By Joe Guzzardi
April 10, 2015
Stealth Syrian refugee resettlement into the United States is escalating. Little publicized, the effort to bring refugees from terrorist Syria with its ties to ISIS and al-Shabab into mainstream America is a top priority for many international aid groups and a goal President Obama endorses. Last year, Obama issued an executive memorandum announcing the establishment of a White House task force that includes his cabinet and is designed to facilitate refugee integration. Obama referred to the refugees as “new Americans.”
Earlier this week, David Miliband, the International Rescue Committee’s president and chief executive officer, demanded that the U.S. accept 65,000 Syrian refugees before the end of 2016. U.S. Assistant Secretary of State Anne Richard is on board and promised that the U.S. will bring between 1,000 and 2,000 by September and several thousand more in 2016. Richards insisted that Americans don’t need to worry about terrorists possibly working their way into America under the guise of being refugees. Instead, Richards promised that they would be economically strapped widows, children, and elderly with debilitating medical conditions. Given the Obama administration’s duplicity on immigration, Richards’ statement defies credibility and is, on its face, farcical.
The refugees’ final destination once they arrive in the U.S. is always shrouded in mystery. Scant information is distributed to local municipal governments until the refugees have gotten to whichever town one of the resettlement agencies has chosen for them. Spartanburg, S.C., for example, just learned that World Relief plans to open an office in its city, a sure sign that refugees are on the way. But the resettlement process is so swift that residents don’t have an opportunity to hold public hearings, or conduct impact studies on how the refugees’ presence will effect local schools, medical care, housing or law enforcement.
World Relief is one of nine for-profit agencies that work under contract and in concert with the federal government. The money involved is considerable. A 2014 audit of Lutheran Social Services in Minnesota, another resettlement agency, showed total revenue of $103 million including $92 million which came from taxpayers to fund the arrival of mostly Somalis. Somali integration into the Minneapolis area has been troubled. Last week, more than 100 Somalis stormed a St. Cloud technical school and instigated a brawl after a student posted a social media image of an alleged ISIS member. And, according to Minnesota Public Radio, 15 Somalis have left their Minnesota homes to travel to the Middle East to join ISIS.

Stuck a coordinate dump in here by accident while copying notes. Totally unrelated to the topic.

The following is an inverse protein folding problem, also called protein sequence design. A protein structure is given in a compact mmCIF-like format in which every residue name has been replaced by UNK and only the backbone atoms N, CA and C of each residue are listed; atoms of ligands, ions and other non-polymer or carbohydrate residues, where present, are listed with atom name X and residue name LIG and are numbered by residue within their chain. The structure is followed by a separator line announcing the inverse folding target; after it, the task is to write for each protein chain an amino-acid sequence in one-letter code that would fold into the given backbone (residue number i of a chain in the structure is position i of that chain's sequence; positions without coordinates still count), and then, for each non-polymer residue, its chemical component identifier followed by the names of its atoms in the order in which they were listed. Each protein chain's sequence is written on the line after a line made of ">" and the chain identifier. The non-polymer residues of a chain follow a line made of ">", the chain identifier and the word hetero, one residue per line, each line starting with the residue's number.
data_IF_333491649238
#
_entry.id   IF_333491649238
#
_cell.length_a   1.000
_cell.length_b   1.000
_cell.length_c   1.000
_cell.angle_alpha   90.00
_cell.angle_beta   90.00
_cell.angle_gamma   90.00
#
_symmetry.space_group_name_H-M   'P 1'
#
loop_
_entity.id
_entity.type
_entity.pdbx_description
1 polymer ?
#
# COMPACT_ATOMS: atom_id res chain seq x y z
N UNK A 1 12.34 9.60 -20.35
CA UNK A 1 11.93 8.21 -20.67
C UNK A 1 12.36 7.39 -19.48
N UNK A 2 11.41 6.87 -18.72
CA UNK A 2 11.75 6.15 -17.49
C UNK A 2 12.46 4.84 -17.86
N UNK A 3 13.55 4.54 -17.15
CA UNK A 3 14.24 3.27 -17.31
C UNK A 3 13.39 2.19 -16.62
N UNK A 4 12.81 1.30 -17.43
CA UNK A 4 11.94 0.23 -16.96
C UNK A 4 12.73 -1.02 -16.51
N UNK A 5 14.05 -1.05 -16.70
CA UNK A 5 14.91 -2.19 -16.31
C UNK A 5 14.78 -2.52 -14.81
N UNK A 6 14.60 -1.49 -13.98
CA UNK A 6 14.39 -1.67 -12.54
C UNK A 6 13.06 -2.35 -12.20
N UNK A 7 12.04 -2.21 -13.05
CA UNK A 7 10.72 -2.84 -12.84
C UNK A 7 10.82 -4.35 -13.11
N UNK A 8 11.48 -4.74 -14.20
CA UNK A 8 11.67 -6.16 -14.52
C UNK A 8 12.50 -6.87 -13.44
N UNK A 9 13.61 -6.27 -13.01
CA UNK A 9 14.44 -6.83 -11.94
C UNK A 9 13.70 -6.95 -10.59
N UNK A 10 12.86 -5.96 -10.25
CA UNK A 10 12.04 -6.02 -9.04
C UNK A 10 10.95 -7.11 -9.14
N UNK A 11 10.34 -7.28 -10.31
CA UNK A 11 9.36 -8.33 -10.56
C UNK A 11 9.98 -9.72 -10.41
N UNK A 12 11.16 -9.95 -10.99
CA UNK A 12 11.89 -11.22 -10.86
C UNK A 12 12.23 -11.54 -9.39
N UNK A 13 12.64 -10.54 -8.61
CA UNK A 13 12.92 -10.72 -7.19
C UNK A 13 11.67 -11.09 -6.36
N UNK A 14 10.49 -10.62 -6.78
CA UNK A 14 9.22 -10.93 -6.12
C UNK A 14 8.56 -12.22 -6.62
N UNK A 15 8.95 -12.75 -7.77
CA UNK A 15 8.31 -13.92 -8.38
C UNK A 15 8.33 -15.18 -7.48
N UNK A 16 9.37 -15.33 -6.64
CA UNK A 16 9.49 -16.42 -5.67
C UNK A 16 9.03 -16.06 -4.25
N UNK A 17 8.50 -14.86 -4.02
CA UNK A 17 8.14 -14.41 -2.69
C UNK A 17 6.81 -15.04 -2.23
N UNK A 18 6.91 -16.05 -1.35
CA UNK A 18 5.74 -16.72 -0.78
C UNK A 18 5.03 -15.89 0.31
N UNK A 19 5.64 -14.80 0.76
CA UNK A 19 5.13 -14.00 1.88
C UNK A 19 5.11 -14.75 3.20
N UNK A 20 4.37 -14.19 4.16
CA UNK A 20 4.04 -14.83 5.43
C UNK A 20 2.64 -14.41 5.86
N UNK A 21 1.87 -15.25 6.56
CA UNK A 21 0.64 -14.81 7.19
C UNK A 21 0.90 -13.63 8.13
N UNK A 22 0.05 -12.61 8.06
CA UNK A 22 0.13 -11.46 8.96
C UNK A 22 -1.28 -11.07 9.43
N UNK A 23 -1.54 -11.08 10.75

Typically, once refugees settle in a certain American city, more refugees are sent to the same destination. Consider Buffalo which is now home to more than one third of New York’s 3,700 refugees. Among the other expenses Buffalo residents must suddenly absorb is costly, culturally-engaged physical and psychological health care.
Over the last three decades, U.S refugee policy has been turned on its head. Until 1980, private entities bore resettlement’s expense. Since then, the federal government funds resettlement with taxpayer dollars, a lucrative enterprise for the placing agency that nets about $1,800 per refugee.
In 1995, the United Nations High Commissioner on Refugees decreed that resettlement should be temporary, and that voluntary repatriation should be the ultimate goal. Unfortunately, refugees quickly become accustomed to the host of benefits their legal immigrant status provides them: social security numbers, work permits, multiple welfare programs, and eventual citizenship.
While the administration welcomes Iraqis, Syrians and Somalis, it also recently embarked on another refugee program which will fly Central Americans minors from their Guatemalan, Honduran and Salvadoran homes to the U.S.
Compassionate Americans accept more refugees than all other nations combined. But Obama’s current open door policy isn’t sustainable. Refugee admissions should be governed by the U.S.’s obvious limits to provide for the worlds needy.
Joe Guzzardi is a Californians for Population Stabilization Senior Writing Fellow. Contact him at [email protected]